If you have a solid plan in place beforehand, an OSHA job site inspection won’t be quite so tension-filled
Author’s Note: The following information contains suggestions you may want to use in working with personnel from the federal Department of Labor’s Occupational Safety and Health Administration. It is not presented as legal advice. As appropriate, consult with your legal counsel. Under the Occupational Safety and Health Act of 1970, OSHA may conduct workplace inspections to determine if an employer is complying with OSHA standards.
You shouldn’t be without a plan for an OSHA job site visit. Inspections are generally conducted without much prior notice. There are some exceptions, but advance notice will generally be less than 24 hours.
If an employer refuses to admit an OSHA compliance officer, or if an employer attempts to interfere with the inspection, legal action may be taken. For example, the compliance officer is obligated to obtain a search warrant, if requested.
Reasons For and Types of OSHA Inspections
There are six primary reasons for OSHA inspections:
- Imminent danger is top priority. There are situations where there is a strong likelihood that the hazard could result in death or serious injury before the hazard has a chance to be eliminated through normal enforcement procedures. The compliance officer will probably ask the employer to voluntarily abate the hazard and to remove employees from the exposure. If the employer fails to cooperate, the employer could be held criminally negligent if employees are injured or killed at the site.
- Fatality or severe injury resulting in a fatality, an overnight hospitalization, an amputation or loss of an eye are OSHA’s second priority. Compliance officers will frequently show up at the scene if they hear about it over the internet, radio, or television. Accidents resulting in a fatality must be reported to OSHA within eight hours.
- Employee complaints about alleged safety violations or unsafe or unhealthy working conditions may result in an inspection. OSHA will not release the name of the complainant if the complainant requests anonymity. OSHA will also keep the complainant(s) informed of any action that OSHA takes as a result of the complaint. At the time of inspection, OSHA is required to provide the company with copies of employee complaints, without the employee’s name. Complaints may also come from police or fire departments, local or state officials, doctors who have treated employees, and others. Complaints may be filed via the internet, fax, mail or telephone.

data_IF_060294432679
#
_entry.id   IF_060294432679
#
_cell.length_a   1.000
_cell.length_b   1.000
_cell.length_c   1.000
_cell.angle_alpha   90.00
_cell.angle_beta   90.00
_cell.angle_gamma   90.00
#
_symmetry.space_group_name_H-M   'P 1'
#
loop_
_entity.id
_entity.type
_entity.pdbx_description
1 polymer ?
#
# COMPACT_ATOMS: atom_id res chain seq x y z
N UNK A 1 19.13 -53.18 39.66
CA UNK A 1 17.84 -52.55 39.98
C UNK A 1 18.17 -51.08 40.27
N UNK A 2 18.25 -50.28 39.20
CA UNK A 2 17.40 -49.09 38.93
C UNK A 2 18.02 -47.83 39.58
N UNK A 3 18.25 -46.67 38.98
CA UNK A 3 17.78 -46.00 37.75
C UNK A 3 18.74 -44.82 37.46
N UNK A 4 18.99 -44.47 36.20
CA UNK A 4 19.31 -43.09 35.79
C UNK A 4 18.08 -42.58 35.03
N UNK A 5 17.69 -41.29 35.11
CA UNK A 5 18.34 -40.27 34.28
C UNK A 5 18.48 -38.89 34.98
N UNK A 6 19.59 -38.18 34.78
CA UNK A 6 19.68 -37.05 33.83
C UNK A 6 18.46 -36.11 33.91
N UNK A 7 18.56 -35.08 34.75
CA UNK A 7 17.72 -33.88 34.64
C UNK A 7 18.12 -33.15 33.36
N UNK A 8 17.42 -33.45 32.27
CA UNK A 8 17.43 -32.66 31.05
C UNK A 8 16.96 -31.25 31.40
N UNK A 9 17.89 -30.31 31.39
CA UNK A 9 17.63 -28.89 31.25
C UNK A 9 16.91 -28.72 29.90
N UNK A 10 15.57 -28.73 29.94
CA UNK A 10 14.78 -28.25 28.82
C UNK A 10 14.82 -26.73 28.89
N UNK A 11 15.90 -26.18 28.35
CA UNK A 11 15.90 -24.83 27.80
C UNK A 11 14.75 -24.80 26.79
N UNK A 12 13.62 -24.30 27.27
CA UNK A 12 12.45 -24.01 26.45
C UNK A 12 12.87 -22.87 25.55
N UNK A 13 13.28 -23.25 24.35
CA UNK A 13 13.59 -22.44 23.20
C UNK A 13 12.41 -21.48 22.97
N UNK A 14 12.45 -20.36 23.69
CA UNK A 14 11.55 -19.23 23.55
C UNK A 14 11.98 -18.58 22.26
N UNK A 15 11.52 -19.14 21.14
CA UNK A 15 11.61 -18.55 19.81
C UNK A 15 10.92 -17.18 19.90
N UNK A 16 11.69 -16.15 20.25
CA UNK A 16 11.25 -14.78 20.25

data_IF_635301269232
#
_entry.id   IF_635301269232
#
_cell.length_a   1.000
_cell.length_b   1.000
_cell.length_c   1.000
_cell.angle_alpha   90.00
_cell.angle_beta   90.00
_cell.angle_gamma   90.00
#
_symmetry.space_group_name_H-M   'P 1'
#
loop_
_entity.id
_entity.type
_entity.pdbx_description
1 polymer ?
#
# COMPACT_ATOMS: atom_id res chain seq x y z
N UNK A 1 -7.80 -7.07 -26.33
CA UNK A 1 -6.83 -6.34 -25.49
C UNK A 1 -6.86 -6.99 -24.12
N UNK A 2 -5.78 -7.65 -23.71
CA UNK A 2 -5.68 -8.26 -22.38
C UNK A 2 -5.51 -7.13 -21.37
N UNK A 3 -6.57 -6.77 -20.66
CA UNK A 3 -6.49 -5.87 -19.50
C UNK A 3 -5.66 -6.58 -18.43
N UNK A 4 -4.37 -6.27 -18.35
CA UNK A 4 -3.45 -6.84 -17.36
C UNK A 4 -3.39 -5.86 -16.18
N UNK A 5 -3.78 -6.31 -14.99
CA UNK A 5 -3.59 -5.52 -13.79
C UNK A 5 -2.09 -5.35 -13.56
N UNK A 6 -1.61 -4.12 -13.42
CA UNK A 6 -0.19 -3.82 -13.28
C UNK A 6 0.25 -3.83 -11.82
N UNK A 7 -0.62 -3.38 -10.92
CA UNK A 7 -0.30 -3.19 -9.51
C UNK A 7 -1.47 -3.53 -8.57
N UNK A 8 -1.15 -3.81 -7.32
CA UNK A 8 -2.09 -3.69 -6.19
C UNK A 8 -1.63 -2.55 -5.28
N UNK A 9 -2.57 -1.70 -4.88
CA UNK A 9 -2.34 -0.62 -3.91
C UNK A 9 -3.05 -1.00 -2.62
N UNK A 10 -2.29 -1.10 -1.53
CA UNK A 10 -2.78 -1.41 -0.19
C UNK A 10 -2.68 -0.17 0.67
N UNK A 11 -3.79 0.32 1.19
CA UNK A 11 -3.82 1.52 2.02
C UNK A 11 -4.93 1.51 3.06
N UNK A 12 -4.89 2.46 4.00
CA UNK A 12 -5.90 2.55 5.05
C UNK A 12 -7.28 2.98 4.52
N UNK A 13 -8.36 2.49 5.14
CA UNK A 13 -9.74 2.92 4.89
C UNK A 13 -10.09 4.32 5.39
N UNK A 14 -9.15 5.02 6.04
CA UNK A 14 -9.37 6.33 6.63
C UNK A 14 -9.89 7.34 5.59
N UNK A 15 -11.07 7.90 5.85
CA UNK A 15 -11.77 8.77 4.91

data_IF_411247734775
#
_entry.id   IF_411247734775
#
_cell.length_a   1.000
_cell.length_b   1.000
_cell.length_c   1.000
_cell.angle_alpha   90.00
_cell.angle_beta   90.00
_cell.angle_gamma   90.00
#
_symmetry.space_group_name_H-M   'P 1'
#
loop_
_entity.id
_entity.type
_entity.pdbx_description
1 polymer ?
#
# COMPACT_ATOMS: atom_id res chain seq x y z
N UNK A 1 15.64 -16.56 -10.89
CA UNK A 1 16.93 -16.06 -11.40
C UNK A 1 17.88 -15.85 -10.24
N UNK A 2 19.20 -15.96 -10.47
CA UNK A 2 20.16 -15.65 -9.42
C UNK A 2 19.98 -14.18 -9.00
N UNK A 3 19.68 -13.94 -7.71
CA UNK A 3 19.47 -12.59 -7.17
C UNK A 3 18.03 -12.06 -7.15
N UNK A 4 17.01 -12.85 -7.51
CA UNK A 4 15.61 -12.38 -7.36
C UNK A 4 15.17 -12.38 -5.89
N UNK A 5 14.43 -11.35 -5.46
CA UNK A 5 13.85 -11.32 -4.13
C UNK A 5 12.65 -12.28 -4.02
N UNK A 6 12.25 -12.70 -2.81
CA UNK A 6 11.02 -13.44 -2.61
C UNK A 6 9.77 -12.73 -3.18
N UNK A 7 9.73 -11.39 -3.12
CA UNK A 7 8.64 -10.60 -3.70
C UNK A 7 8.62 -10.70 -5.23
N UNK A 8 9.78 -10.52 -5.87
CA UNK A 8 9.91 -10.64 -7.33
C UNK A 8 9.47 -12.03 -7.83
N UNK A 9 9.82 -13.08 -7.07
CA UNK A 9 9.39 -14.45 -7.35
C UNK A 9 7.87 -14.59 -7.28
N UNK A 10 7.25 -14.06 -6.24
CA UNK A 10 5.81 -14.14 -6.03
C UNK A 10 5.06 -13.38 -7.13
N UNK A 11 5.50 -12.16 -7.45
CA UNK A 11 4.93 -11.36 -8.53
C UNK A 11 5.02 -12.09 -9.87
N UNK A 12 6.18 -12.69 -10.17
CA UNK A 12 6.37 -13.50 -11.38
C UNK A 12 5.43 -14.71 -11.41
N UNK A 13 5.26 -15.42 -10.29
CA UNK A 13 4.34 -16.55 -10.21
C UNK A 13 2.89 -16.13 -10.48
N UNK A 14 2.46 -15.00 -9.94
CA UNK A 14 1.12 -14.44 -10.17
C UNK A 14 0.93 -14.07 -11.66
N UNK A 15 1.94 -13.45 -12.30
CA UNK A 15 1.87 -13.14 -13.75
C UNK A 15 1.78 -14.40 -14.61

- Program inspections are aimed at industries or occupations that have higher-than-normal accident rates. Construction and utility work are classified as high-rate industries.
- Special emphasis programs target specific types of work, occupations or hazards. They are given a high priority, and compliance officers attempt to make as many special emphasis inspections as possible. There is, in fact, a national special emphasis program for trenches and excavations. Compliance personnel are required to inspect any and all trenches and excavations they observe.
- Follow-up inspections are made to verify that violations that were noted during a previous inspection have been abated.
How to Handle OSHA Inspections
Just like you, OSHA compliance officers have a job to do. They appreciate common courtesy, and they respond in a positive manner when they see a sincere commitment to safety. Here are a few suggestions that may prove helpful in handling an inspection:
- Courteously greet the compliance officer and introduce yourself.
- Request and examine the officer’s credentials, and ask the scope and reason for the visit. Ask what job site records the officer wants to review. Determine which workers and company officials the officer wants to interview.
- If you have any reason to suspect that the compliance officer is not legitimate, call your area OSHA office and verify his/her credentials.
- Explain to the compliance officer that your company’s policy regarding OSHA inspections requires that you immediately contact your main office. Your company’s safety director or coordinator may want to be present during the inspection, in which case you may request that the officer wait until he/she arrives.
- If the OSHA compliance officer has a warrant, or insists upon proceeding with the inspection before your safety director/coordinator arrives, you should accompany the officer. Do not allow the officer to tour your job site by himself/herself.
- Answer all questions truthfully, but do not volunteer any information. Avoid making statements that might be construed as an admission of guilt, and do not speculate as to how an accident occurred.
- Explain items that the compliance officer does not understand or misinterprets, but do not argue.
- The compliance officer will probably take notes, photos, videos and measurements. You should do the same. In fact, it is a good idea for you to take multiple pictures or videos from the same and different angles.